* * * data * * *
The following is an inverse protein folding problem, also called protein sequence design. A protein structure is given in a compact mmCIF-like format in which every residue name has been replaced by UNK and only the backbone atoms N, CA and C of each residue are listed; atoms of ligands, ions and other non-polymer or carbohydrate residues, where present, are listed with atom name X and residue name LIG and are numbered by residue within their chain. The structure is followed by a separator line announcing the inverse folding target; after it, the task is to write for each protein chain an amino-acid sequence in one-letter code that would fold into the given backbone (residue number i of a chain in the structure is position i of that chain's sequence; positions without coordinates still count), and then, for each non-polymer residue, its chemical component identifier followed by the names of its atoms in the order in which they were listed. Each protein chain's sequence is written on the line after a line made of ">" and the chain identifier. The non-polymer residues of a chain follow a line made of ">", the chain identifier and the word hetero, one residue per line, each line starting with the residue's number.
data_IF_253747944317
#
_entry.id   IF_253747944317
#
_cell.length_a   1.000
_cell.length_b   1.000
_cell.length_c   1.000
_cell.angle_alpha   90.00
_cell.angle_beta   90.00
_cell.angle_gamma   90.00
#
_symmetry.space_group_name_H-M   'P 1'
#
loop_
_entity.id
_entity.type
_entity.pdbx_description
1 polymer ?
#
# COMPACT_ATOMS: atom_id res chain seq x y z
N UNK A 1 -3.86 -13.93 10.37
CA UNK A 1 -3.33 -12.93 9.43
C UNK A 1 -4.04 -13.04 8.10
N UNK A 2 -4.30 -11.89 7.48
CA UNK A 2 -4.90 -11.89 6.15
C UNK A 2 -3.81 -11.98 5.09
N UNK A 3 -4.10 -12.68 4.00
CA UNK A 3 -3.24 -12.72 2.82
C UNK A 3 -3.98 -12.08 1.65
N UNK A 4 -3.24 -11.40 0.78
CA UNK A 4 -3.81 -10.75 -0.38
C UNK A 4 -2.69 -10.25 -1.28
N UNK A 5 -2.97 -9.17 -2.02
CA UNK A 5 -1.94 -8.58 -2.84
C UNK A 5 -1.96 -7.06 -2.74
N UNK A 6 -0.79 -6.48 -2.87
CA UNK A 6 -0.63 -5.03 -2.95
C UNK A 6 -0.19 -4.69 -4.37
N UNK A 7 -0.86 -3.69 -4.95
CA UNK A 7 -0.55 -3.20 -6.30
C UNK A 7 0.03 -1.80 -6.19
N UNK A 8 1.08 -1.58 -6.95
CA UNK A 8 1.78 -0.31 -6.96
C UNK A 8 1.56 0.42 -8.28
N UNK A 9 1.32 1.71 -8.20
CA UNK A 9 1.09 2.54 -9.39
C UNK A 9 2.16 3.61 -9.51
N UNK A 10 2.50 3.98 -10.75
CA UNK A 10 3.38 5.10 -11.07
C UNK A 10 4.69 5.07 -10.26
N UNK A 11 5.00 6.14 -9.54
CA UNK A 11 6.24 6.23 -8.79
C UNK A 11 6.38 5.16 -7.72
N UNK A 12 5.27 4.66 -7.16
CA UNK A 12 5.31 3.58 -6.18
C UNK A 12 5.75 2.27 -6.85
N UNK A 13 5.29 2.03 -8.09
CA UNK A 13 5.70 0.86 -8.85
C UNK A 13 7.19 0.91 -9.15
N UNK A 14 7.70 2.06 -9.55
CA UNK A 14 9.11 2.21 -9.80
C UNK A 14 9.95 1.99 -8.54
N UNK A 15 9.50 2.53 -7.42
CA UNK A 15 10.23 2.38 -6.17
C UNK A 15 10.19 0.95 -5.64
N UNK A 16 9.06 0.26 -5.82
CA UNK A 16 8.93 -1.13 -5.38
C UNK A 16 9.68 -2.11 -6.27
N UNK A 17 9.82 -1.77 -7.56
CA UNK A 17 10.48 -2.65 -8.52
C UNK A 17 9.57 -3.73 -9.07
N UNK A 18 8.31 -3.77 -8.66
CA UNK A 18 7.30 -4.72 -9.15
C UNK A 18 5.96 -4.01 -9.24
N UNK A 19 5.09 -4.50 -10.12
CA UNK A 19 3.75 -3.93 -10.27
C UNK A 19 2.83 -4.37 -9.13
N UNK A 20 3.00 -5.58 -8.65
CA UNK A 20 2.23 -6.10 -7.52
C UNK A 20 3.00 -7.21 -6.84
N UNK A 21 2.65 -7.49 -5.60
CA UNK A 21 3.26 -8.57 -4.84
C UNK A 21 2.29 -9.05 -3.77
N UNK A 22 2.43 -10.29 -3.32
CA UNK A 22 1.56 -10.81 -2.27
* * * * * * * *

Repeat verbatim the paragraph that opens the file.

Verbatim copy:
The following is an inverse protein folding problem, also called protein sequence design. A protein structure is given in a compact mmCIF-like format in which every residue name has been replaced by UNK and only the backbone atoms N, CA and C of each residue are listed; atoms of ligands, ions and other non-polymer or carbohydrate residues, where present, are listed with atom name X and residue name LIG and are numbered by residue within their chain. The structure is followed by a separator line announcing the inverse folding target; after it, the task is to write for each protein chain an amino-acid sequence in one-letter code that would fold into the given backbone (residue number i of a chain in the structure is position i of that chain's sequence; positions without coordinates still count), and then, for each non-polymer residue, its chemical component identifier followed by the names of its atoms in the order in which they were listed. Each protein chain's sequence is written on the line after a line made of ">" and the chain identifier. The non-polymer residues of a chain follow a line made of ">", the chain identifier and the word hetero, one residue per line, each line starting with the residue's number.